Pilates has been used extensively by dancers since Joseph H. Pilates first developed his method of training over 60 years ago. With the extent to which Pilates has been incorporated into dancers' training and conditioning, the question arises as to the scientific basis for this practice. Our two-fold purpose was to critically appraise published research on Pilates training in dancers and propose future research strategies for this method in dancers. An extensive literature search was conducted, using Pilates as the search word. A total of 277 articles were found. Thirty-nine articles and abstracts were published in refereed, professional journals, of which there were 10 clinical trials. Of these clinical trials, only 5 were published with dancers and gymnasts as the population of interest. The strengths of these 5 clinical trials were: 1. the use of Pilates by experienced instructors; 2. well-written hypotheses; and 3. documented need for research in this area. The weaknesses were: 1. lack of true experimental designs; 2. lack of statistical power; and 3. small sample sizes. There is weak support for the effectiveness of Pilates in improving strength and alignment in dancers, primarily due to a lack of sound research methodology surrounding each study. Utilizing control groups, randomizing subjects, calculating statistical power, and using valid and reliable methods to measure outcomes can enhance the scientific basis for Pilates in the dance profession.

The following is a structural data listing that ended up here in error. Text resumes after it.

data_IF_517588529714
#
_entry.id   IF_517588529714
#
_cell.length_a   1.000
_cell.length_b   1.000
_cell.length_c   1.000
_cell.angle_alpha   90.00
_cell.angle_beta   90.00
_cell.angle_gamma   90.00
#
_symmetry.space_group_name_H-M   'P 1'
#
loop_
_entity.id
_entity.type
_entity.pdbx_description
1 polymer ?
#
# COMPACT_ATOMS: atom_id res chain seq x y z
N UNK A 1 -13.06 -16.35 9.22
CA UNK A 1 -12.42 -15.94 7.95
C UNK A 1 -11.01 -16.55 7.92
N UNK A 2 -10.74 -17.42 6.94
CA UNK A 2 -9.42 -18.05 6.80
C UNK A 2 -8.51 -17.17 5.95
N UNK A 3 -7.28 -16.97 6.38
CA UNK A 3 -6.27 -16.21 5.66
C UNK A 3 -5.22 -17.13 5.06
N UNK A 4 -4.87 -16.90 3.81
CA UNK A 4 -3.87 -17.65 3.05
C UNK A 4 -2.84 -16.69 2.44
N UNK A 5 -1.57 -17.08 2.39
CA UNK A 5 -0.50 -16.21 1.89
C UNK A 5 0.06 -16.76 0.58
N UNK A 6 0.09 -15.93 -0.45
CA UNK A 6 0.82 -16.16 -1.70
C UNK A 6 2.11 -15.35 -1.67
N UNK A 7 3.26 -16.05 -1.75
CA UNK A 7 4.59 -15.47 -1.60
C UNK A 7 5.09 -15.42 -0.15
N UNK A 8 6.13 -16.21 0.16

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Document Type: Review Article
Associate Professor, University of Pittsburgh School of Nursing, 415 Victoria Building, Pittsburgh, Pennsylvania 15261
Assistant Professor in the Department of Health and Physical Activity in the University of Pittsburgh School of Education, Pittsburgh, Pennsylvania
Publication date: 2006-06-01
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